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GE/Rolls-Royce F136 JSF engine in jeopardy

Purse strings in Washington are tighter than they have been in years meaning funds for some defense projects are harder to get.

The Senate has voted for an amendment to the annual defense authorization bill that could eventually block the proposed second engine for the F-35 Joint Strike Fighter: the F136 from General Electric/Rolls-Royce. Aviation Week reports that Congress has earmarked unrequested funds for the F136, but the Senate adopted the amendment on July 23 that would require proof that the F136 engine would cut costs for the program overall. The program currently relies on the F135 engine from Pratt & Whitney.

The amendment was written by Sen. Joseph Lieberman from Connecticut who said, "The Department of Defense has long said that it neither wants nor intends to use an engine other than the one currently produced by Pratt & Whitney."

AviationWeek reports that Lieberman's claims are not entirely accurate. The Pentagon and Air force Leadership have been rejecting calls for the F136 alternative engine, but program leaders for the JSF have stressed that an alternative engine isn’t a bad idea. The bill will have to be amended in the House version if the F136 engine is to continue to be an option. Money for the F136 has been earmarked already in the House's defense appropriations bill.

GE spokesman Rick Kennedy said, "The funding battle over the GE Rolls-Royce F136 fighter engine for the JSF is far from over. The argument for an engine competition for the JSF, the largest fighter program in US history, is simply too compelling."

President Obama has threatened to veto a bill that comes to him promoting a second engine with a chance of disrupting the program. The Senate has already voted against more funds for the F-22 Raptor program.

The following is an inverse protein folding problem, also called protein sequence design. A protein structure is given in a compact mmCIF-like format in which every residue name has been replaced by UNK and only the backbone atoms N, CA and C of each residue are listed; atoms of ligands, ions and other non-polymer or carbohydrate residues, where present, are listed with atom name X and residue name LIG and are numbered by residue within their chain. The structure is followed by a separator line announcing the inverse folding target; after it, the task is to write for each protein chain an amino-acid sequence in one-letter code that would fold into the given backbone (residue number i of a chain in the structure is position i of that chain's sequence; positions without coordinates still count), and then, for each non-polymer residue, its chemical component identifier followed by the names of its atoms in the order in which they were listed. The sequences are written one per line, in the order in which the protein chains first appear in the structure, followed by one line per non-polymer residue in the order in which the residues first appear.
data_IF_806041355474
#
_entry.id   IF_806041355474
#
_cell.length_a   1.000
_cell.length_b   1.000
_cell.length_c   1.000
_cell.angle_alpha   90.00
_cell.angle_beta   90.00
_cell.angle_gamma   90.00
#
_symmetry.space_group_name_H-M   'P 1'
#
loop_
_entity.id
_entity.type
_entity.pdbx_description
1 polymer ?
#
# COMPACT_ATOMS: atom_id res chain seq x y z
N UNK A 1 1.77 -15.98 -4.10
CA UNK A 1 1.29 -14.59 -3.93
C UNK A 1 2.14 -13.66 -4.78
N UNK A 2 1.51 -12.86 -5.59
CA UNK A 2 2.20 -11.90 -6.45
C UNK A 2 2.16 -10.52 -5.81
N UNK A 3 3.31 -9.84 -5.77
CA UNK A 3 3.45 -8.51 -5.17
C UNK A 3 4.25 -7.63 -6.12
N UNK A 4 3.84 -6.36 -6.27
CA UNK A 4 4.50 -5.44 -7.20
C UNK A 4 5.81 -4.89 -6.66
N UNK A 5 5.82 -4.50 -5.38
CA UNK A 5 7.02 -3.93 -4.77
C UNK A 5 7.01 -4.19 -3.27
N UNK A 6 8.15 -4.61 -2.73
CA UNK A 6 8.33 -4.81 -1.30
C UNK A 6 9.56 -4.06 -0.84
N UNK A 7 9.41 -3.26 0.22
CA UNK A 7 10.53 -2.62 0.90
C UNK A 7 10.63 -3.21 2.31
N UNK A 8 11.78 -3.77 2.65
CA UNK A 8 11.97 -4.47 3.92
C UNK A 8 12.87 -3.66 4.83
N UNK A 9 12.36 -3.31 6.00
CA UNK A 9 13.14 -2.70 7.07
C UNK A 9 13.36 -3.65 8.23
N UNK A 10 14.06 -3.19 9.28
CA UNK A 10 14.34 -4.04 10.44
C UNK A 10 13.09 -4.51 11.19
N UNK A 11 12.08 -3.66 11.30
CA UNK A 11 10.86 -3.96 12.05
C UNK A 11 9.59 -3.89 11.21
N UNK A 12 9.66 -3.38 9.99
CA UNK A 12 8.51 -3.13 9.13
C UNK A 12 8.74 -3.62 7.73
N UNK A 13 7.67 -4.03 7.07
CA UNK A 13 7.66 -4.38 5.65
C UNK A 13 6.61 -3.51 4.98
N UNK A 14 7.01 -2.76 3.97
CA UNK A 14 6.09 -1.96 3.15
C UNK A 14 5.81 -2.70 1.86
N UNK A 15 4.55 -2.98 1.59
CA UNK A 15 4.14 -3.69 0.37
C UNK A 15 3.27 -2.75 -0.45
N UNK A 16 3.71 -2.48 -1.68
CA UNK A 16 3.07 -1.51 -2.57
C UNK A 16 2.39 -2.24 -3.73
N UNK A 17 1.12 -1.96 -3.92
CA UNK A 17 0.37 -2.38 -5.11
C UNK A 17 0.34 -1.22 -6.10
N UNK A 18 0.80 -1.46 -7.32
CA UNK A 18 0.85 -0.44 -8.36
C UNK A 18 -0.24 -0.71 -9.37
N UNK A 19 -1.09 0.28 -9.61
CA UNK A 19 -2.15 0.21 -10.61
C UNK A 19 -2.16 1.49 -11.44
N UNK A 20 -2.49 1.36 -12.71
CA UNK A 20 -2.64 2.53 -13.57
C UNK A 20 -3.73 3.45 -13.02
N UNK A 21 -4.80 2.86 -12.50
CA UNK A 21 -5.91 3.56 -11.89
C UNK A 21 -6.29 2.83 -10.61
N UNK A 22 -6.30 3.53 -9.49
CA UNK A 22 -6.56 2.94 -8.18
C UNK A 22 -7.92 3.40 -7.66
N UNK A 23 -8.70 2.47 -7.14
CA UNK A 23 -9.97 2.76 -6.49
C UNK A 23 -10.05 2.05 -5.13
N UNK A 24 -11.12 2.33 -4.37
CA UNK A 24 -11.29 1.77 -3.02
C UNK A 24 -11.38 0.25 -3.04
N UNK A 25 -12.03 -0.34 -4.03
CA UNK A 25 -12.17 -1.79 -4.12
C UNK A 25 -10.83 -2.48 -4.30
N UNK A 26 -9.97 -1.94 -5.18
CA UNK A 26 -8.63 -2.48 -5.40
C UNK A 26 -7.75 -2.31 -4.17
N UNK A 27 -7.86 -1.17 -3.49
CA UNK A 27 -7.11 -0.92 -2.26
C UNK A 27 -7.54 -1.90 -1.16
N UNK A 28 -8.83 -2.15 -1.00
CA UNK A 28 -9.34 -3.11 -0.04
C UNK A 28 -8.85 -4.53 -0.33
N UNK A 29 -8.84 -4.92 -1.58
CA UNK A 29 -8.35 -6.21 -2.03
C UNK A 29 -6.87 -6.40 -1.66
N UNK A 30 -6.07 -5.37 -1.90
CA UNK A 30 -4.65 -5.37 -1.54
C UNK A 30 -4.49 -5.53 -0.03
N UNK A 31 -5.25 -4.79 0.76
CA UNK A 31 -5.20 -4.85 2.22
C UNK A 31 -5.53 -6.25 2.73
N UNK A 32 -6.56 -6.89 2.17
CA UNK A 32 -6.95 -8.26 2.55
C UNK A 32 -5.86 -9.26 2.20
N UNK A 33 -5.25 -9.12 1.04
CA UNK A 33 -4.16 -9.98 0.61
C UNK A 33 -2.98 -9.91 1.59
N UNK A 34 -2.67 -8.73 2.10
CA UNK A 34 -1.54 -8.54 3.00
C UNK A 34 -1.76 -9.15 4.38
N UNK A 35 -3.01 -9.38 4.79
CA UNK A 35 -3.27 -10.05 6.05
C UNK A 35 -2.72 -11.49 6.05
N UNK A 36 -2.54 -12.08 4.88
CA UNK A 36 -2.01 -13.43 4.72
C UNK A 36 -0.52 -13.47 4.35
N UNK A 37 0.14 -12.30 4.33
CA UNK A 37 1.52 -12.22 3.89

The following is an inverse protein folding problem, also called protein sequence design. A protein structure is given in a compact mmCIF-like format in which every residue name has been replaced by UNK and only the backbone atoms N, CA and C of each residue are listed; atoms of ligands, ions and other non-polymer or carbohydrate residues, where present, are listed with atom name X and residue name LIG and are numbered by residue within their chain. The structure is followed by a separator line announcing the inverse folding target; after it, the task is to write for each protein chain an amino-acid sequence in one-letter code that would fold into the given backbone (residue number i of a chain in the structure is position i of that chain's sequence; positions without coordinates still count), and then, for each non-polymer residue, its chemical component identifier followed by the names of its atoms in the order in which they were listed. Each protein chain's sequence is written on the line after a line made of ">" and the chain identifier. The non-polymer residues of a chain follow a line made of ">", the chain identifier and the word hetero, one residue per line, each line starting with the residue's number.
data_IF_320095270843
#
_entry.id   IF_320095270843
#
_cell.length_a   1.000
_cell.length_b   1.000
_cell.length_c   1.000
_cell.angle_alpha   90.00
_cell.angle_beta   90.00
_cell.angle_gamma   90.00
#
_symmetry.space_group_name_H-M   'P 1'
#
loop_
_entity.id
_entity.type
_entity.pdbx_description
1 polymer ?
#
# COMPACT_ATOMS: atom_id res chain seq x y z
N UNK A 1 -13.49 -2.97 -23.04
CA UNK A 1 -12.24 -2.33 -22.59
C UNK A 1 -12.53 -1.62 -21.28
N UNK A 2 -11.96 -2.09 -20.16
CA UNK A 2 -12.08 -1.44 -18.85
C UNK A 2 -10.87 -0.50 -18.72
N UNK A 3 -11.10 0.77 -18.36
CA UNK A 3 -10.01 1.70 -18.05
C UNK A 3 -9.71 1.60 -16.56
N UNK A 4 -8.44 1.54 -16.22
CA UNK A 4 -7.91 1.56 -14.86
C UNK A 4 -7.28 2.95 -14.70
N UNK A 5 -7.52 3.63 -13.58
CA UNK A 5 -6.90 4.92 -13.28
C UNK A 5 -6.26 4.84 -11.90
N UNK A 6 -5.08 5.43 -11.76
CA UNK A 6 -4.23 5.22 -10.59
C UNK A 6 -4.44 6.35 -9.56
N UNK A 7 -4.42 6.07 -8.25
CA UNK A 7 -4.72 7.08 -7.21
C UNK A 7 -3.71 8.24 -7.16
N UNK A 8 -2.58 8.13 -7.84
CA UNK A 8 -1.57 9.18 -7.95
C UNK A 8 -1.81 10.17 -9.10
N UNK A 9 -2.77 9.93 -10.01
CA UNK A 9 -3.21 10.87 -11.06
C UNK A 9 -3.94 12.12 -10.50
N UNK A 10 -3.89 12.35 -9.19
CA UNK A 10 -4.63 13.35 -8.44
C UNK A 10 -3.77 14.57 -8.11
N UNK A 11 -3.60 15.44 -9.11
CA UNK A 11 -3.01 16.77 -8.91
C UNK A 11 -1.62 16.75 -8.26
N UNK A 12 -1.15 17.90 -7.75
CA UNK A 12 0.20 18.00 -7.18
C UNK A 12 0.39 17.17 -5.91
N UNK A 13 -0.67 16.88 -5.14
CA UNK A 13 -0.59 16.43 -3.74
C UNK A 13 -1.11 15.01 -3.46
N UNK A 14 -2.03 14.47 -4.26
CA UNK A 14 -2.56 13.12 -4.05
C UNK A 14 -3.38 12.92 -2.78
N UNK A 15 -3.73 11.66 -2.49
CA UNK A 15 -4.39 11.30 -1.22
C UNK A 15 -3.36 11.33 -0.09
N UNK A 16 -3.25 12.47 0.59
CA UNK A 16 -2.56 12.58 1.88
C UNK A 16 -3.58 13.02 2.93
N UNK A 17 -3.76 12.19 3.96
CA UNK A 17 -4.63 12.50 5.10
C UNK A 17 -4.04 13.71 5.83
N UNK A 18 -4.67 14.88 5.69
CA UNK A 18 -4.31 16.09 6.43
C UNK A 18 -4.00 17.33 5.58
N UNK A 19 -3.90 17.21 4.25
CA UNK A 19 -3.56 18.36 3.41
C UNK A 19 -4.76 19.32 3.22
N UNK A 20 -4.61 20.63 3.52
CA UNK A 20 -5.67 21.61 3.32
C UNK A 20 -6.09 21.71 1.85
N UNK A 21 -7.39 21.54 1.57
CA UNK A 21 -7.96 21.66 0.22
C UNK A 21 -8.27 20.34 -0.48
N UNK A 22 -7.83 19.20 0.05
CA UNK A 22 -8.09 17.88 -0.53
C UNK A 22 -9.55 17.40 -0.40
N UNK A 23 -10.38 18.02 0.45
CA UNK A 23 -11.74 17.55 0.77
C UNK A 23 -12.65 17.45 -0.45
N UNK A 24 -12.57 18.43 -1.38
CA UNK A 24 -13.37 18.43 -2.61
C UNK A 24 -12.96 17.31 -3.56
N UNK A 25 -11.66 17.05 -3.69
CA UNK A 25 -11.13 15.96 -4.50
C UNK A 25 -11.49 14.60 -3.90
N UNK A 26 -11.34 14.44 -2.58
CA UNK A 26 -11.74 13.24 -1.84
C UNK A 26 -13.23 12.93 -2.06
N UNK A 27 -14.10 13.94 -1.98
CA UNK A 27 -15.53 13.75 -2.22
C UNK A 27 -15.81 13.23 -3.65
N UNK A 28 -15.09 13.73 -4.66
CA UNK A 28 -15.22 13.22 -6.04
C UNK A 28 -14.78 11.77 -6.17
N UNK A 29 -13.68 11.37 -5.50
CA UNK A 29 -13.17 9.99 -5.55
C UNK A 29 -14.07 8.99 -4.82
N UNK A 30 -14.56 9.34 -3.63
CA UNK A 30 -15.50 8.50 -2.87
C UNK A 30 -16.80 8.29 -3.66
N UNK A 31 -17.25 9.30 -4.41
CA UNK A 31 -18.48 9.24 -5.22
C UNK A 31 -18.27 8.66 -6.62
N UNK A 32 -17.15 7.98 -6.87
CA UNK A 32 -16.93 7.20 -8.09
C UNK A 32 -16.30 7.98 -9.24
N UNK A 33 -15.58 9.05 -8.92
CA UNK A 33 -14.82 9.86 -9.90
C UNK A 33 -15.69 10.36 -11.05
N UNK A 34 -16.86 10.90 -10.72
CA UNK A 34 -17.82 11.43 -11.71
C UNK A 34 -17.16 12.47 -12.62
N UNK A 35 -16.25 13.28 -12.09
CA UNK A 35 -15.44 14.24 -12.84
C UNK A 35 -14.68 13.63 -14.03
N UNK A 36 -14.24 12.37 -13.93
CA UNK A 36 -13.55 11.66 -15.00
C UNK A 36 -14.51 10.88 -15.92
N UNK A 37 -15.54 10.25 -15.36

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RE: What's that sound I hear?
By F4iHorn on 7/27/2009 3:26:21 PM , Rating: 5
Of course defense contractors are greedy. Every company is greedy. Every person is greedy, even poor people. I'm greedy about the air I breathe. I'm sure GE is trying to get an extra buck here. But that's their job. To win contracts! But that isn't the main reason companies like these keep upping the price. At least in recent history the price for military equipment is going up from the original quote because congress keeps decreasing the production run. I'm sure you are aware that each B-2 cost over 1 billion and each F-22 cost about 300 million. The original contract for the B-2 was 100 planes. They only built 21. The original contract for the F-22 was somewhere around 400 (enough to replace the F-15). Now they're stopping production at 162. So you can see how the price keeps going up. Northrop Grumman didn't spend less on R&D because the production run was less than expected. That cost is static and already spent. The F-22 was especially frustrating, because congress reduced the production run multiple times. Each time they used the excuse that the plane cost too much. And each time they cut the numbers the cost per unit went up. Imagine that! I believe the original cost per F-22 was less than 100 million, still a lot of money to be sure. But hell, the F-14 cost 60 million in the seventies! So to me, that doesn't seem too far off given inflation.
And who isn't telling you that companies are very very greedy. Congress, the President, the media? I hear it every time I turn on the TV.

Now with all that said. F--k GE!


RE: What's that sound I hear?
By 91TTZ on 7/28/2009 12:44:44 PM , Rating: 2
quote:
The original contract for the F-22 was somewhere around 400 (enough to replace the F-15). Now they're stopping production at 162. So you can see how the price keeps going up. Northrop Grumman didn't spend less on R&D because the production run was less than expected. That cost is static and already spent. The F-22 was especially frustrating, because congress reduced the production run multiple times. Each time they used the excuse that the plane cost too much. And each time they cut the numbers the cost per unit went up. Imagine that!


You're exactly right. Politicians are playing the "funny numbers" game. The actual cost to produce the F-22 is about $138 million per plane. But people often cite the amortized cost which includes R&D, so the less aircraft that are produced the more the quoted cost per unit will be. Then they use that new figure to justify cutting the number even further, which makes the cost go up... rinse, lather, repeat. It's a snowball effect that's mostly political, and what you end up with is a huge R&D project that only results in small numbers of units.


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